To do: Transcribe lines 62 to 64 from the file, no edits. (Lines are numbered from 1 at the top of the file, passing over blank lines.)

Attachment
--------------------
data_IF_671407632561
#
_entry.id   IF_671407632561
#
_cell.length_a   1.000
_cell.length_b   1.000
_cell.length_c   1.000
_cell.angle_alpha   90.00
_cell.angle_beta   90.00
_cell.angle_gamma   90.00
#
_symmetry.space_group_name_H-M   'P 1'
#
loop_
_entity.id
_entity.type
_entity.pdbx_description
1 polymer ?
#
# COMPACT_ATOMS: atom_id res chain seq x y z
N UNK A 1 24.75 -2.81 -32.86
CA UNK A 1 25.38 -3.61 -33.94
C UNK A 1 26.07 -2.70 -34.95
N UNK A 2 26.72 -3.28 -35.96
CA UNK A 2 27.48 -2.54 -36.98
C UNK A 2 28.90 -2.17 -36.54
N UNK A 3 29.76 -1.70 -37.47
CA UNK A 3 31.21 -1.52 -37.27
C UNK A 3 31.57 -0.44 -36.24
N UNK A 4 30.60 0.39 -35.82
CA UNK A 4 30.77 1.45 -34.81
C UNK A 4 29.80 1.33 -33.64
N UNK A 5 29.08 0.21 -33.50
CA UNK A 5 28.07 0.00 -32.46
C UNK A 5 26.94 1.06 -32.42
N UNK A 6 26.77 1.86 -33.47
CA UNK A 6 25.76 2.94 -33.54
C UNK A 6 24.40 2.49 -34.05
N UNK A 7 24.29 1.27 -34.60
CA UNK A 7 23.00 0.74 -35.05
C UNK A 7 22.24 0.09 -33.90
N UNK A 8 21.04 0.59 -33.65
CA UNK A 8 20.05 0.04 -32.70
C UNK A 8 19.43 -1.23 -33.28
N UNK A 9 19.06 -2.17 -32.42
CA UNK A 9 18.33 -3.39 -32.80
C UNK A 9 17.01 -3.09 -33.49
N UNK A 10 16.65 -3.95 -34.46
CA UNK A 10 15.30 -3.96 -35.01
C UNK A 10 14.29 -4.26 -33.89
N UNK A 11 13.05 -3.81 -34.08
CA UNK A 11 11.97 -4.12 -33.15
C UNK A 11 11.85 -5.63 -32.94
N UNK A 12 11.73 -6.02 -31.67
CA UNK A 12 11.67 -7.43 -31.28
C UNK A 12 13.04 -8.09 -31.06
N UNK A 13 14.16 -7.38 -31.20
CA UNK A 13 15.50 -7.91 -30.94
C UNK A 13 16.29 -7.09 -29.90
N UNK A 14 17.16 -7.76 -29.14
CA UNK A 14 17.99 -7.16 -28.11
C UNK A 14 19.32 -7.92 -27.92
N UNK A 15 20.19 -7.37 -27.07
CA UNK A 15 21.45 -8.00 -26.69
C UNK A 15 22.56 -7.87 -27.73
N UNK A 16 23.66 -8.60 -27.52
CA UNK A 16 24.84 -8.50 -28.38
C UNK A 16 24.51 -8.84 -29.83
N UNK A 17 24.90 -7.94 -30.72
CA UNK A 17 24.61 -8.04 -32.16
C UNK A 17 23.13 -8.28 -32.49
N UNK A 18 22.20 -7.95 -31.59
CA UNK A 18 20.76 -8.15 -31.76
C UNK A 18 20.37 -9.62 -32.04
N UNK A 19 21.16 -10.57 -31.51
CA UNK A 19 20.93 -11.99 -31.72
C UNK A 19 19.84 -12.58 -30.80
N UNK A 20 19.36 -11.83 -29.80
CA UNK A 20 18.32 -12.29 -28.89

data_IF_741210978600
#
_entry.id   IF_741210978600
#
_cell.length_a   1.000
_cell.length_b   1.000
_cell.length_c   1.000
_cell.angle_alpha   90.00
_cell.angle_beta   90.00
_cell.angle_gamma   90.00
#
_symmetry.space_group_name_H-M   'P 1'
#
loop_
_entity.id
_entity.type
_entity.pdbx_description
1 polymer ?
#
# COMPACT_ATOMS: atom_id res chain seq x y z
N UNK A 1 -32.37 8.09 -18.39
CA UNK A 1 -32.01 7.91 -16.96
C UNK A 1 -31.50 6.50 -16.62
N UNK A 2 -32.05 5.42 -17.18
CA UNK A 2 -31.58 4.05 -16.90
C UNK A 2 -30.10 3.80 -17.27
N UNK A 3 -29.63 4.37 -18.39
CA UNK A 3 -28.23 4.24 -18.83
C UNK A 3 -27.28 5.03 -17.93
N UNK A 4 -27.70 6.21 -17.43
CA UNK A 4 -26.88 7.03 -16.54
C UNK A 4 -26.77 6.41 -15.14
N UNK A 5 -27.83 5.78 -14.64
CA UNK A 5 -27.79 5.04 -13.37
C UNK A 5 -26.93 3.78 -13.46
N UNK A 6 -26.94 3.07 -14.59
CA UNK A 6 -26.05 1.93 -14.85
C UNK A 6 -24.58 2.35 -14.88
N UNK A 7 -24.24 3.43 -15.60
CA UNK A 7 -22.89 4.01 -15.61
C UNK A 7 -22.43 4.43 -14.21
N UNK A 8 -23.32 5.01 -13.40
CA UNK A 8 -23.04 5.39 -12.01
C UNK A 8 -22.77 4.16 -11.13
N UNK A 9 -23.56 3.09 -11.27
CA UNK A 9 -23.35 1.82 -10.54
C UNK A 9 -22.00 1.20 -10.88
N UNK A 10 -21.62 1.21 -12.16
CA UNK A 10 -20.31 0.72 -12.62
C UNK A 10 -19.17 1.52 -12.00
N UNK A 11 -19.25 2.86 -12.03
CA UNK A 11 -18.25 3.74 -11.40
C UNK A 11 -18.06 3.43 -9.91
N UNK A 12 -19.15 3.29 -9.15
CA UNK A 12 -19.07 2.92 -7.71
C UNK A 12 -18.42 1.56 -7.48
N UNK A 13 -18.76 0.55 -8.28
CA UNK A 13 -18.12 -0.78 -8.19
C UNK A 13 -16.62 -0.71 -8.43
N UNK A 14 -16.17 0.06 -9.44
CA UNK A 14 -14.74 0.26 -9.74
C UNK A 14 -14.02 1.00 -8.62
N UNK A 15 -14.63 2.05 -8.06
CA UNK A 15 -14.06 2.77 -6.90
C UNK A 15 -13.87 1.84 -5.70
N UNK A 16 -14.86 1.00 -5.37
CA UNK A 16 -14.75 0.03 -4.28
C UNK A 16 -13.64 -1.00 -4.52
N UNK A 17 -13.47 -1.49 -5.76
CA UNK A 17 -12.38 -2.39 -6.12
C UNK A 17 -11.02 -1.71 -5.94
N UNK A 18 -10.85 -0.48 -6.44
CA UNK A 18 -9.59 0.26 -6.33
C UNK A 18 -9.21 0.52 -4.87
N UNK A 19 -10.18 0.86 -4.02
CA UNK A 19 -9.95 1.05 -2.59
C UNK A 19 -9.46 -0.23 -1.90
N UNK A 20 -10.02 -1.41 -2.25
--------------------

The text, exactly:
C UNK A 14 19.32 -7.92 -27.92
N UNK A 15 20.19 -7.37 -27.07
CA UNK A 15 21.45 -8.00 -26.69